We spotted the train tracks on our walk and moments later we heard the train’s whistle blow. All the children ran to the place on the path where we could see the train the best. We stood, 9 children and 2 adults, waiting to see the train. But it seemed to take forever. The other parent said, “Maybe we were wrong, maybe it wasn’t the train.” One of the children walked back up the path to try to get a better view. My boys stood and stared waiting for a train they just knew would come. It took about 6 minutes and it came into view. We could hear it getting closer and closer. One of the little girls with us counted 89 train cars.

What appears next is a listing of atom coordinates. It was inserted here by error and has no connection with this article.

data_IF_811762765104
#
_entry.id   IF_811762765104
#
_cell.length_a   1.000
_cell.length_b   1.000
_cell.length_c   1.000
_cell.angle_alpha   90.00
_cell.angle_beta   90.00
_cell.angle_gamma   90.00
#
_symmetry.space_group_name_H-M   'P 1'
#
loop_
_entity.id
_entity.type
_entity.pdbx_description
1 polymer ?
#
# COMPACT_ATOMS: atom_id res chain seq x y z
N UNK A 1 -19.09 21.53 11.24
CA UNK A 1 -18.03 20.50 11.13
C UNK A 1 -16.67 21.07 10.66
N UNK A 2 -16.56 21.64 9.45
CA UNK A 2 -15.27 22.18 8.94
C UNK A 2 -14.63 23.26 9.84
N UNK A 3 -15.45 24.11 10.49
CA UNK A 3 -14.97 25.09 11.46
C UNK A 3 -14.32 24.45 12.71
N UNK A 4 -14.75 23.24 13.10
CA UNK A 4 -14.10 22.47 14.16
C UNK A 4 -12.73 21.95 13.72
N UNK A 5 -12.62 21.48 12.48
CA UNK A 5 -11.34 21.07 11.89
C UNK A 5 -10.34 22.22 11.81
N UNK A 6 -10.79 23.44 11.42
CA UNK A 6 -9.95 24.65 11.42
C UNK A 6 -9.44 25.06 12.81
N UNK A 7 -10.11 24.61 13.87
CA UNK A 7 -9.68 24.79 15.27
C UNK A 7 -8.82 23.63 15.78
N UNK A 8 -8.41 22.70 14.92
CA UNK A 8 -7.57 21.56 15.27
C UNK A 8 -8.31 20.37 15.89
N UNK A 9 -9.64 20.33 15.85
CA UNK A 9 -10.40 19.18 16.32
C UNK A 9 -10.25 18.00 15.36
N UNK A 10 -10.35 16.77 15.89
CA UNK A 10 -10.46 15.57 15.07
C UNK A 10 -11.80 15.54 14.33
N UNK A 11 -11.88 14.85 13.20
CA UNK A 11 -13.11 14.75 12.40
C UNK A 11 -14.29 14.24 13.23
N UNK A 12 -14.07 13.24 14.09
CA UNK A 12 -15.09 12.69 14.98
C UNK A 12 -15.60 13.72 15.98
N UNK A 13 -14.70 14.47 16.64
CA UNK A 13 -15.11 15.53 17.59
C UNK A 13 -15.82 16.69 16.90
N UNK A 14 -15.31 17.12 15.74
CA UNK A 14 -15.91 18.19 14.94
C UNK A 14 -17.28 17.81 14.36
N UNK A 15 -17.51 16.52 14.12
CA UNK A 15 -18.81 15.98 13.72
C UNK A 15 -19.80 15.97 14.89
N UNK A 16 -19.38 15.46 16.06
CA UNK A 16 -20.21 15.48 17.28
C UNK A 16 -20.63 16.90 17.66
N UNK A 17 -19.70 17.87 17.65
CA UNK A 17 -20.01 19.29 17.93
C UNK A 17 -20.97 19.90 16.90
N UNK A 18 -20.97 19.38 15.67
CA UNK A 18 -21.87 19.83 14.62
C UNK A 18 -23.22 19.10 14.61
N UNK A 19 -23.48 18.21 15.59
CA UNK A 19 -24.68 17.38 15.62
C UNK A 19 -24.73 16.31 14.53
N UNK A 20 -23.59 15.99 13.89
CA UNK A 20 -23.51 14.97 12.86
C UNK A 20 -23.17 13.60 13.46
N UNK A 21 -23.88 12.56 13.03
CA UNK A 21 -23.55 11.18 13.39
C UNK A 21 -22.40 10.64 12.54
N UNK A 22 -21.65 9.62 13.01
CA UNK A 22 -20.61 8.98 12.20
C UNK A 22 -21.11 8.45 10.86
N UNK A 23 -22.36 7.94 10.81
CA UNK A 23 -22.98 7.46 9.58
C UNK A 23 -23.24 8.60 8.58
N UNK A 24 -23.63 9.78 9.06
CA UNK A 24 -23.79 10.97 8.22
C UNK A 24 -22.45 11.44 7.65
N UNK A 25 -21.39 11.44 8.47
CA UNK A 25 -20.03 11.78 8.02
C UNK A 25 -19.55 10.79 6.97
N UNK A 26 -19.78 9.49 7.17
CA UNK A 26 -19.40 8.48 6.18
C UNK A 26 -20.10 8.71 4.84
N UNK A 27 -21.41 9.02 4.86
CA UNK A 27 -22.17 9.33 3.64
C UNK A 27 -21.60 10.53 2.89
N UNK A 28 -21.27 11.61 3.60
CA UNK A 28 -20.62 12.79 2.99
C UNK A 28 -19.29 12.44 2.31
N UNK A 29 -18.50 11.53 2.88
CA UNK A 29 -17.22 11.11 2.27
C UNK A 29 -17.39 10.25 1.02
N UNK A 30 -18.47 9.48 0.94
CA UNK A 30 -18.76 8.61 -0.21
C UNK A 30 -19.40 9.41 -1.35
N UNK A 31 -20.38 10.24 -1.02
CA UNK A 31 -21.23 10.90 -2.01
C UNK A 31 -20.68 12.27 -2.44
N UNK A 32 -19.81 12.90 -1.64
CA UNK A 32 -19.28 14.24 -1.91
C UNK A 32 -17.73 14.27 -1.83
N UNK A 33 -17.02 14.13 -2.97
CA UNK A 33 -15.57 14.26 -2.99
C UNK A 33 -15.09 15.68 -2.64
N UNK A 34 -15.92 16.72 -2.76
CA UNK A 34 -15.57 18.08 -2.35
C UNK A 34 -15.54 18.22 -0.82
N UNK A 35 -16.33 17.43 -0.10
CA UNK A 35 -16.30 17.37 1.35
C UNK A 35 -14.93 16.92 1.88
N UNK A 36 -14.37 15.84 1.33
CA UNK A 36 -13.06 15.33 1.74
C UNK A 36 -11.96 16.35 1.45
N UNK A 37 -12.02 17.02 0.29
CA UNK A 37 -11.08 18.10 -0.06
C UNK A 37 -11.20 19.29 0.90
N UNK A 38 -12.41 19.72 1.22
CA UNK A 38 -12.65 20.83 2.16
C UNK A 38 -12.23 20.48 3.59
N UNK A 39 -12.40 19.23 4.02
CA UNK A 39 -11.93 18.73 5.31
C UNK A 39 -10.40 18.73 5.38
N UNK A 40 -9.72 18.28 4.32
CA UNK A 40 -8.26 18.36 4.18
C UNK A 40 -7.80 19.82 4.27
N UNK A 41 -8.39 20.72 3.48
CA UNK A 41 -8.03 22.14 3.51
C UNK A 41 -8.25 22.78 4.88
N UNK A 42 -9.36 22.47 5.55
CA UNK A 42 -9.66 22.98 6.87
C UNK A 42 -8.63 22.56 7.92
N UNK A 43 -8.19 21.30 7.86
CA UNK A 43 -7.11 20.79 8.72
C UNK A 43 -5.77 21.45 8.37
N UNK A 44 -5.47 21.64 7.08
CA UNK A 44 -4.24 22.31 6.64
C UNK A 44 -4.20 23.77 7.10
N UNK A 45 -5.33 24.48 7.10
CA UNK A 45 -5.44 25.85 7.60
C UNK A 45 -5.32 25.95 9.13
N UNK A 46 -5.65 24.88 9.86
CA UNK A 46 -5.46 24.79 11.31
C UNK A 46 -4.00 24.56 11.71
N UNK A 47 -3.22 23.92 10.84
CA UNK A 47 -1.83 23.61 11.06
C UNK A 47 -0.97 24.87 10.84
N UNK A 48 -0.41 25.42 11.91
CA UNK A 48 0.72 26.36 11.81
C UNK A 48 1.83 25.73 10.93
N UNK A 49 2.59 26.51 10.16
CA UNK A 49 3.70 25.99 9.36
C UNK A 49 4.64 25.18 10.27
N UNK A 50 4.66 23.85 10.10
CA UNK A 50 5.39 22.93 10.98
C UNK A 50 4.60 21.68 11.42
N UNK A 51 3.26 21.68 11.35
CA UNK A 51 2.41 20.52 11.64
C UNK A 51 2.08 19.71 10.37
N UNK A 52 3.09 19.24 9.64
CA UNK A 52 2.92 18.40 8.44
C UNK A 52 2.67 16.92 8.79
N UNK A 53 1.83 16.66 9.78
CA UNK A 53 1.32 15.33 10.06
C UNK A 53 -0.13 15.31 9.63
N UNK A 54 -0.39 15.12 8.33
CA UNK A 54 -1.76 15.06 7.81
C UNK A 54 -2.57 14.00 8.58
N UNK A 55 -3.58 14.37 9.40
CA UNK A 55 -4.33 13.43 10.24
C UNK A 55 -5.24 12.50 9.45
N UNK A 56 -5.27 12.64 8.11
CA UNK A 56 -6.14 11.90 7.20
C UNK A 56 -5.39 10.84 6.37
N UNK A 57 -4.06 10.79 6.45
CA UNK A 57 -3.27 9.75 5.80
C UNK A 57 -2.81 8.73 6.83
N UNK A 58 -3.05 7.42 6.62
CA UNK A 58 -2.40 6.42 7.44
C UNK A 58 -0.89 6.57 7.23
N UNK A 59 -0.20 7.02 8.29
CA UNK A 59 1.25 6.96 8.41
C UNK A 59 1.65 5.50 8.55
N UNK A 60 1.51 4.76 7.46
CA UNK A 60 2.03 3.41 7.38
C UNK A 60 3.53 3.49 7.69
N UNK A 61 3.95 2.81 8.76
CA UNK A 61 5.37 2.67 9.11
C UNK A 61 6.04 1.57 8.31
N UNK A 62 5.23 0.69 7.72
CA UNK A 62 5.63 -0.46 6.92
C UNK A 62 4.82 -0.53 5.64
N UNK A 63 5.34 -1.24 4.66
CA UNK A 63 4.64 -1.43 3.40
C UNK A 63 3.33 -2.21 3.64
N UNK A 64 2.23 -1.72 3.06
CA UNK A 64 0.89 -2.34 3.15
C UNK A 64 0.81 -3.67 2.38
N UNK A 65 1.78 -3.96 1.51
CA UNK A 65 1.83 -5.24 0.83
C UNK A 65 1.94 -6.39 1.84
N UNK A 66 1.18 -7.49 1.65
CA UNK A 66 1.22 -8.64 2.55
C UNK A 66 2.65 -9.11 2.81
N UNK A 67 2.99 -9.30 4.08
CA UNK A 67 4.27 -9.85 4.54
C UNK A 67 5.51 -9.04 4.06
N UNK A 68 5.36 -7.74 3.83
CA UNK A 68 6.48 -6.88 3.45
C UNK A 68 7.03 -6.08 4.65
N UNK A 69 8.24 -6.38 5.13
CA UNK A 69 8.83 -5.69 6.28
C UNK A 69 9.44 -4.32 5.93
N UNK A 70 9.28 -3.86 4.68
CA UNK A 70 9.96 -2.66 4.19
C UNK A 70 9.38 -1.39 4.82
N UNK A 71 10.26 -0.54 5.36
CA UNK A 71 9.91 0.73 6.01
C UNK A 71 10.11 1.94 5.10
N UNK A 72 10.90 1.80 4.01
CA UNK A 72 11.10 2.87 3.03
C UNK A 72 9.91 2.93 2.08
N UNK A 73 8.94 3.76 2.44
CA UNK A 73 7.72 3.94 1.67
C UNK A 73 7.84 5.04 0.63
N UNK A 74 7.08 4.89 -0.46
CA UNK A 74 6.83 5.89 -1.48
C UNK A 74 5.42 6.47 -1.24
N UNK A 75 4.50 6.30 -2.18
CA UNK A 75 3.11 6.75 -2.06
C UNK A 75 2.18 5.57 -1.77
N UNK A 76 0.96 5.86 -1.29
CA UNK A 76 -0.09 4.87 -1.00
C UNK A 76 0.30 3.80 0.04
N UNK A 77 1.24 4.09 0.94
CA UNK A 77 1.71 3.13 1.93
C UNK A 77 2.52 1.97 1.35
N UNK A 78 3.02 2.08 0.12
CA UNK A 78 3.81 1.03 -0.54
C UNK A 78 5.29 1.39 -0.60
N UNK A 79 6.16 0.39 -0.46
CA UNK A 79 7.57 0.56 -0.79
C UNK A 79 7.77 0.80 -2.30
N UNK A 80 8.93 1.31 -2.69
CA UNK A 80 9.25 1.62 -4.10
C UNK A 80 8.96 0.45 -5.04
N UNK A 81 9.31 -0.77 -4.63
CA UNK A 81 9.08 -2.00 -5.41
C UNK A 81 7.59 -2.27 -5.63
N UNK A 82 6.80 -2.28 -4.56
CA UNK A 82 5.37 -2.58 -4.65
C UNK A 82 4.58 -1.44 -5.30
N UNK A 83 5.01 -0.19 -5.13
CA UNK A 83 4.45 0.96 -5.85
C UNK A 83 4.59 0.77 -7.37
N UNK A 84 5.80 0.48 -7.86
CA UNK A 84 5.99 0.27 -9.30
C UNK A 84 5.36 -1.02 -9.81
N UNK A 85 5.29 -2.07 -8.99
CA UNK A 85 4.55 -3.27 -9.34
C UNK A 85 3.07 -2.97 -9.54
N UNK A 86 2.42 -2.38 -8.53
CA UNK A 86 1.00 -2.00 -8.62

It is interesting how adults doubt things but children believe. As parents I think we try to keep it real so the possibility of disappointment is lower for our children. However, innocent children believe, they build up their expectations and many times they are not disappointed. Disappointment is part of life and in little doses it is fine as a child. They will have to face it in their future. But believing is such a good practice for their future as well. We should learn from our children. We should learn to believe in things we cannot see but we believe will come.